The procedure may be as follows:

1. Record the man’s name, age, birthplace, preparation, experience, and fitness. These last will all be a help in determining the percentage of fatigue.

2. Record the man’s physical characteristics, as far as can be observed; such as, size, strength, skill, strong points, and weak points.

3. Record, as closely as possible, the man’s behaviour, as indicating his mental condition. To be specific, note whether he seems interested in the work. Note his habits of doing the work,—whether he does the work the same way every time, or whether he varies in his methods. Note his degree of ability to learn quickly. Note his power of concentrating attention. Note his degree of contentment with the work.

The degree of detail with which this notation may be made by an amateur doing the work depends largely upon his training in psychology.

Second, in recording working conditions:

1. Record those things that affect all workers in the group. These are the length of working day, condition of lighting, heating, cooling, and ventilating; fire protection; safety protection as it affects all,—this to include protection from dust, lint, or any substance which might affect health.

2. Record the conditions that affect the individual worker:—places of the work; the work bench or table or other device for holding the work; the chair, foot rails or rests, or other device for affording rest to the body or some part of the body; the material worked on and its placing; the tools or other devices by which the work is done; the clothing of the worker.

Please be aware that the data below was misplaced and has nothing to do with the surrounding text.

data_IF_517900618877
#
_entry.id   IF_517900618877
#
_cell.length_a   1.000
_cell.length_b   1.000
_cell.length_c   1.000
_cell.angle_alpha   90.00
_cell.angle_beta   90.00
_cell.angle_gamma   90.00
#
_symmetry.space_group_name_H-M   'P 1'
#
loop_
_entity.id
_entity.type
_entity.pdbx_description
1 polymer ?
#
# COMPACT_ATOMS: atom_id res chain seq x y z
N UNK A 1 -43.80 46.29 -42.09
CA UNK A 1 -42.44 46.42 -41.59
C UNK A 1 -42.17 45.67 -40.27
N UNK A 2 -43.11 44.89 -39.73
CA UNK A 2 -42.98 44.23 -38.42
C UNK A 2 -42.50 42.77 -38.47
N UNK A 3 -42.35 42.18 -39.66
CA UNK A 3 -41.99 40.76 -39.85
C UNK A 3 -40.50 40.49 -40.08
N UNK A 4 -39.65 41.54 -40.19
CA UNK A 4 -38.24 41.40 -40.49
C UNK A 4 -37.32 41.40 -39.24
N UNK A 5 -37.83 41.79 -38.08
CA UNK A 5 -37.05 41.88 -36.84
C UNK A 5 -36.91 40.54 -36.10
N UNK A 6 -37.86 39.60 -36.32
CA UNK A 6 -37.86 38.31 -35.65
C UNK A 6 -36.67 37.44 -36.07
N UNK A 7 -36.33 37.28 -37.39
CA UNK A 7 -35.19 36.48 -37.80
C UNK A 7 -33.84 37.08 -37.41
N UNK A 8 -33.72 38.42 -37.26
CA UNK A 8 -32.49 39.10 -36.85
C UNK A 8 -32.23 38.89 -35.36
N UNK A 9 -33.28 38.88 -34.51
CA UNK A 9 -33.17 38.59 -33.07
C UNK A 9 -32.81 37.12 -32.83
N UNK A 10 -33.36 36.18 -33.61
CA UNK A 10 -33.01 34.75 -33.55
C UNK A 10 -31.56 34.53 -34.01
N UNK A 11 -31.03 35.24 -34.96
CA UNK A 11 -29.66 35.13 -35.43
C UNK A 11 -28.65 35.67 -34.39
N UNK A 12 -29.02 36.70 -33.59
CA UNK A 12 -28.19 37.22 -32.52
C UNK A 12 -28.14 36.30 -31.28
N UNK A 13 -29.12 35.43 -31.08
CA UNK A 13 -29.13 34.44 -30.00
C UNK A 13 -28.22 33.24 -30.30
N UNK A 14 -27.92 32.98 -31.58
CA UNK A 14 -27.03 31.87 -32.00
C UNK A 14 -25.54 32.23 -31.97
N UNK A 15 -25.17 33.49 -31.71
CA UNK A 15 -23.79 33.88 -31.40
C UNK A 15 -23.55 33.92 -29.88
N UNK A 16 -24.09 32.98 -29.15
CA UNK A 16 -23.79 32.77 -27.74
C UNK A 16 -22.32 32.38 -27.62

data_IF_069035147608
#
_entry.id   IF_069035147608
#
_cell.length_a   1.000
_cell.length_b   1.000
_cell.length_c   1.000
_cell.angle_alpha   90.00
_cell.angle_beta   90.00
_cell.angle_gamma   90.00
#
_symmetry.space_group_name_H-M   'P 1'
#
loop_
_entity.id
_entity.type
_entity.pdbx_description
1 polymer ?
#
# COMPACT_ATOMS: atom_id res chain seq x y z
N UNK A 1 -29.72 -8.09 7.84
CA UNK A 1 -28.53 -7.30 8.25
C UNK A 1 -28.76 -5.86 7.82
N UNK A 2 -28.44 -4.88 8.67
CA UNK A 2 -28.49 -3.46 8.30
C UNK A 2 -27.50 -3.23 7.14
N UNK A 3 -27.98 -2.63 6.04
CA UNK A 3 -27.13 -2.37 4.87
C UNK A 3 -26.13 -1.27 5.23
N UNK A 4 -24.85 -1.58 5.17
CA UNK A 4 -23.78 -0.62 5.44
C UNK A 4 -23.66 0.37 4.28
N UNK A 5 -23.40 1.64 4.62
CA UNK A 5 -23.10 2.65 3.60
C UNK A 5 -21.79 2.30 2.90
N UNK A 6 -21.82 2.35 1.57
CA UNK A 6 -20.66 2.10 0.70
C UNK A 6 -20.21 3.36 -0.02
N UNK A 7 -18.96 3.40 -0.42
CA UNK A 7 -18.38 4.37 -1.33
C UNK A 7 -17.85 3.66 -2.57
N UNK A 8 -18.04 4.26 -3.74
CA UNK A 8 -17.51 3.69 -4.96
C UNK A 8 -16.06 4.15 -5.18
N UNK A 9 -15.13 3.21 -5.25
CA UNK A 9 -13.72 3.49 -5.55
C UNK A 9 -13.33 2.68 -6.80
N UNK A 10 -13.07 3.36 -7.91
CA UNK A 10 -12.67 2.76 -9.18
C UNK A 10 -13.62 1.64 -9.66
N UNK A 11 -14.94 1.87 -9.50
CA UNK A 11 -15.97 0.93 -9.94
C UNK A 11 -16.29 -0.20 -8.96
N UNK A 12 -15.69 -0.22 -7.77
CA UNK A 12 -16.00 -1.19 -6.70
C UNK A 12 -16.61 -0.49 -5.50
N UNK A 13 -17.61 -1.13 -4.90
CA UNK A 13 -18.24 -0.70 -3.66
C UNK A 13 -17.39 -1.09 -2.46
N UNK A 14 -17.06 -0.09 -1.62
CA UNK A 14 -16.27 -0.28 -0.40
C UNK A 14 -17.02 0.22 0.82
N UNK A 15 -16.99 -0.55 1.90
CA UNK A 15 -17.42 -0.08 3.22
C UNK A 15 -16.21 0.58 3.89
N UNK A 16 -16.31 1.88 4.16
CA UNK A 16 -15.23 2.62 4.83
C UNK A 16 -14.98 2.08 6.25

3. Record the results of the work:—the average amount of output; the hours of the working day when most fatigue seems to exist. Record which conditions observed are the result of work having been done by the management, and which are the result of work having been done by the individual worker.

If a general appearance of fatigue seems to occur at any time, make special notes of all attending conditions of every kind. Note anything that is particularly good or particularly bad.

Third, little can be done at this stage by the amateur survey maker in recording the variables of the methods, and in making motion analysis charts. He may, however, make notes of methods that seem to him unusual or efficient. For example, if he observes two workers who seem physically much the same, and who have practically identical surroundings, and finds that one of these accomplishes more than the other, or is less fatigued, the difference is likely to lie in the motions or the methods used. These should be carefully noted. Such data as these will prove of value in the intensive studies of motions to be undertaken later.

Variables that Affect Fatigue.